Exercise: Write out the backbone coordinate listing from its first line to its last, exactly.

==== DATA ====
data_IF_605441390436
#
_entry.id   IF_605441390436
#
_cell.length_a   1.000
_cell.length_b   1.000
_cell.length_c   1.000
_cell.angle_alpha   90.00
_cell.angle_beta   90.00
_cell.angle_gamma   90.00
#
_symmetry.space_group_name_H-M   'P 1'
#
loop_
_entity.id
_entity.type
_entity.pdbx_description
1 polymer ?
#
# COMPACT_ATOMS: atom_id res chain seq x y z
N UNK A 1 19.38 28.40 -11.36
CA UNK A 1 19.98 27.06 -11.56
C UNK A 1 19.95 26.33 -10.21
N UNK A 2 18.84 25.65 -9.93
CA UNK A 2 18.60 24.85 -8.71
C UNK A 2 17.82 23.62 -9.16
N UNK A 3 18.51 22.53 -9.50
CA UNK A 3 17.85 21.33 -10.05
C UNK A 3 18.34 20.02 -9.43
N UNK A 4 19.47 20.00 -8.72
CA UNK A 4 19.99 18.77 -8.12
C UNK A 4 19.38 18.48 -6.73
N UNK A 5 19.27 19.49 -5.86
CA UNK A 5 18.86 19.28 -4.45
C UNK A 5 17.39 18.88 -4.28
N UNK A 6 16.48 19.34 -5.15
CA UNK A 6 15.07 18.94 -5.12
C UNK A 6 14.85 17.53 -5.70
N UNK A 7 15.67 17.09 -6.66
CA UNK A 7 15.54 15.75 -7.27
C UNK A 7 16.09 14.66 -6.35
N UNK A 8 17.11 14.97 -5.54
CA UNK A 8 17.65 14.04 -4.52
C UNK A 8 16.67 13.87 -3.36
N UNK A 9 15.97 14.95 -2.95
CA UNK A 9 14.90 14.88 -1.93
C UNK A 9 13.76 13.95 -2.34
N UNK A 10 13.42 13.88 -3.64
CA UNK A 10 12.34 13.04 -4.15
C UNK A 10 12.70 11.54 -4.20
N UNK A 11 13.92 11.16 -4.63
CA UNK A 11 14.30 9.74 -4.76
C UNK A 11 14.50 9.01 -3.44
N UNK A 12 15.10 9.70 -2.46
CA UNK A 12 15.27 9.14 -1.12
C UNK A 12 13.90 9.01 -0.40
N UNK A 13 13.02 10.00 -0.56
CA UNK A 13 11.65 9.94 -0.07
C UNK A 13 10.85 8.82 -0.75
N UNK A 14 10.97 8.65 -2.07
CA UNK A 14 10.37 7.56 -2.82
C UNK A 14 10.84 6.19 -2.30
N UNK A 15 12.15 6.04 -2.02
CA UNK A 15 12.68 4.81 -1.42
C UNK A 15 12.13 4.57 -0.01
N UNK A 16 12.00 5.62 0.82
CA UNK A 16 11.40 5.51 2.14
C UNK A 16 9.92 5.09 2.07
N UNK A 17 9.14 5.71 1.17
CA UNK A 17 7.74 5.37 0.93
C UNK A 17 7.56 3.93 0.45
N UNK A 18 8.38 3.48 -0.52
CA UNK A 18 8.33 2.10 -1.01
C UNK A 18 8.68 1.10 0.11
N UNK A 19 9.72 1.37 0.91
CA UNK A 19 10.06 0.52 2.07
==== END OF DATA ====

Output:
data_IF_605441390436
#
_entry.id   IF_605441390436
#
_cell.length_a   1.000
_cell.length_b   1.000
_cell.length_c   1.000
_cell.angle_alpha   90.00
_cell.angle_beta   90.00
_cell.angle_gamma   90.00
#
_symmetry.space_group_name_H-M   'P 1'
#
loop_
_entity.id
_entity.type
_entity.pdbx_description
1 polymer ?
#
# COMPACT_ATOMS: atom_id res chain seq x y z
N UNK A 1 19.38 28.40 -11.36
CA UNK A 1 19.98 27.06 -11.56
C UNK A 1 19.95 26.33 -10.21
N UNK A 2 18.84 25.65 -9.93
CA UNK A 2 18.60 24.85 -8.71
C UNK A 2 17.82 23.62 -9.16
N UNK A 3 18.51 22.53 -9.50
CA UNK A 3 17.85 21.33 -10.05
C UNK A 3 18.34 20.02 -9.43
N UNK A 4 19.47 20.00 -8.72
CA UNK A 4 19.99 18.77 -8.12
C UNK A 4 19.38 18.48 -6.73
N UNK A 5 19.27 19.49 -5.86
CA UNK A 5 18.86 19.28 -4.45
C UNK A 5 17.39 18.88 -4.28
N UNK A 6 16.48 19.34 -5.15
CA UNK A 6 15.07 18.94 -5.12
C UNK A 6 14.85 17.53 -5.70
N UNK A 7 15.67 17.09 -6.66
CA UNK A 7 15.54 15.75 -7.27
C UNK A 7 16.09 14.66 -6.35
N UNK A 8 17.11 14.97 -5.54
CA UNK A 8 17.65 14.04 -4.52
C UNK A 8 16.67 13.87 -3.36
N UNK A 9 15.97 14.95 -2.95
CA UNK A 9 14.90 14.88 -1.93
C UNK A 9 13.76 13.95 -2.34
N UNK A 10 13.42 13.88 -3.64
CA UNK A 10 12.34 13.04 -4.15
C UNK A 10 12.70 11.54 -4.20
N UNK A 11 13.92 11.16 -4.63
CA UNK A 11 14.30 9.74 -4.76
C UNK A 11 14.50 9.01 -3.44
N UNK A 12 15.10 9.70 -2.46
CA UNK A 12 15.27 9.14 -1.12
C UNK A 12 13.90 9.01 -0.40
N UNK A 13 13.02 10.00 -0.56
CA UNK A 13 11.65 9.94 -0.07
C UNK A 13 10.85 8.82 -0.75
N UNK A 14 10.97 8.65 -2.07
CA UNK A 14 10.37 7.56 -2.82
C UNK A 14 10.84 6.19 -2.30
N UNK A 15 12.15 6.04 -2.02
CA UNK A 15 12.68 4.81 -1.42
C UNK A 15 12.13 4.57 -0.01
N UNK A 16 12.00 5.62 0.82
CA UNK A 16 11.40 5.51 2.14
C UNK A 16 9.92 5.09 2.07
N UNK A 17 9.14 5.71 1.17
CA UNK A 17 7.74 5.37 0.93
C UNK A 17 7.56 3.93 0.45
N UNK A 18 8.38 3.48 -0.52
CA UNK A 18 8.33 2.10 -1.01
C UNK A 18 8.68 1.10 0.11
N UNK A 19 9.72 1.37 0.91
CA UNK A 19 10.06 0.52 2.07